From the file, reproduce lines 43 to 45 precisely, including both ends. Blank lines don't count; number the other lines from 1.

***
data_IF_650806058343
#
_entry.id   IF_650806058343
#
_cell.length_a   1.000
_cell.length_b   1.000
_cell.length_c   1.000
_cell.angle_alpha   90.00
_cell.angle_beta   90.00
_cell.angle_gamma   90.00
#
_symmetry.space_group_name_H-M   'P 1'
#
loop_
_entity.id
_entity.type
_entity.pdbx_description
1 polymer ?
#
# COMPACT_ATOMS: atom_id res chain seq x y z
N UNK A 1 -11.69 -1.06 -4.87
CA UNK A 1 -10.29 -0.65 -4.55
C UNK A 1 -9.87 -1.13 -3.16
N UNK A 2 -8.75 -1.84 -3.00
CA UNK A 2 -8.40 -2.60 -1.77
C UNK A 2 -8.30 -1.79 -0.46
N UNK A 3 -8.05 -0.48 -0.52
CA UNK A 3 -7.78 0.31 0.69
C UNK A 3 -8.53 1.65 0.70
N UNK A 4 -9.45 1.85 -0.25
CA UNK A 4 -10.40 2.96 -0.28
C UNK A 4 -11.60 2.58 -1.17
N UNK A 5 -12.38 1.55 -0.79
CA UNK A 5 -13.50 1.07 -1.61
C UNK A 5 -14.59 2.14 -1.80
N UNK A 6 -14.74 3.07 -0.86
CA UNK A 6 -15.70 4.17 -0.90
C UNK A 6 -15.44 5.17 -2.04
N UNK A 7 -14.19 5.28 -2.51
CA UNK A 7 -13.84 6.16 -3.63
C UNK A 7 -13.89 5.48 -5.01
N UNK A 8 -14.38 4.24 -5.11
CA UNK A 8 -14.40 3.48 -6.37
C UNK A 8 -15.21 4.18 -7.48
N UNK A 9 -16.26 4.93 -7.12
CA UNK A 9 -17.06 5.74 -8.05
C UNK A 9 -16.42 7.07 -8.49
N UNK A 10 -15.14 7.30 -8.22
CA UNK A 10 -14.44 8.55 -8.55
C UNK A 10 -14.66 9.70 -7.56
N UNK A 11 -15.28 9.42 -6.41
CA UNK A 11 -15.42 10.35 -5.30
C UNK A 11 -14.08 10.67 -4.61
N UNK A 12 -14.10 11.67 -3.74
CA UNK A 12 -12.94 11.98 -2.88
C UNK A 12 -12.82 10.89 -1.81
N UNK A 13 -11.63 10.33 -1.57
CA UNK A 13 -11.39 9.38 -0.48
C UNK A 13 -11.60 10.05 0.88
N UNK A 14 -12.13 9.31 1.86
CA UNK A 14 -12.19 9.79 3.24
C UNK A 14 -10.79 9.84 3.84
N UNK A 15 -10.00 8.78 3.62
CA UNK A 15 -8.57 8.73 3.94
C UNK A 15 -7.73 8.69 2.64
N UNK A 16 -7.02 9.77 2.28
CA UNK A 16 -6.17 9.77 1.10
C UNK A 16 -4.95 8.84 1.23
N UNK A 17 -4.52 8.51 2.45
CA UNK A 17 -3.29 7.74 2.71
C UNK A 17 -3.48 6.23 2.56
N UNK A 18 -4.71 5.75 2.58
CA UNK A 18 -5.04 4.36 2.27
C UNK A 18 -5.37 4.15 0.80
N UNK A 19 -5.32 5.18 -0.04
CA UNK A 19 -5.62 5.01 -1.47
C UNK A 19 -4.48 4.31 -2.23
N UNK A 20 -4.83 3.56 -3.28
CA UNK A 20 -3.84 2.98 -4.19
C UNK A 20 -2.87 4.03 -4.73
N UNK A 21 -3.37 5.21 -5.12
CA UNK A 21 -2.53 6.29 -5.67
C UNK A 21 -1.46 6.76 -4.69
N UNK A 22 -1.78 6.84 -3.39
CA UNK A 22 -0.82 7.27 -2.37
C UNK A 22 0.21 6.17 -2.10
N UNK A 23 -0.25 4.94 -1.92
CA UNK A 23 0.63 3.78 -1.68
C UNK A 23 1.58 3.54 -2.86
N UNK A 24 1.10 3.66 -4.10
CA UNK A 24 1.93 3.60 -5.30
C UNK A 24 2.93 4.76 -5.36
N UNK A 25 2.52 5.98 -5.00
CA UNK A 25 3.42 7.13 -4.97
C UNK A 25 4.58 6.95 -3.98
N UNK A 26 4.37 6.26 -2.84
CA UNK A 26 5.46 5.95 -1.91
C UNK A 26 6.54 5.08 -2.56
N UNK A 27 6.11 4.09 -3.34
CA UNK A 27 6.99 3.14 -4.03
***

CA UNK A 8 -14.40 3.48 -6.37
C UNK A 8 -15.21 4.18 -7.48
N UNK A 9 -16.26 4.93 -7.12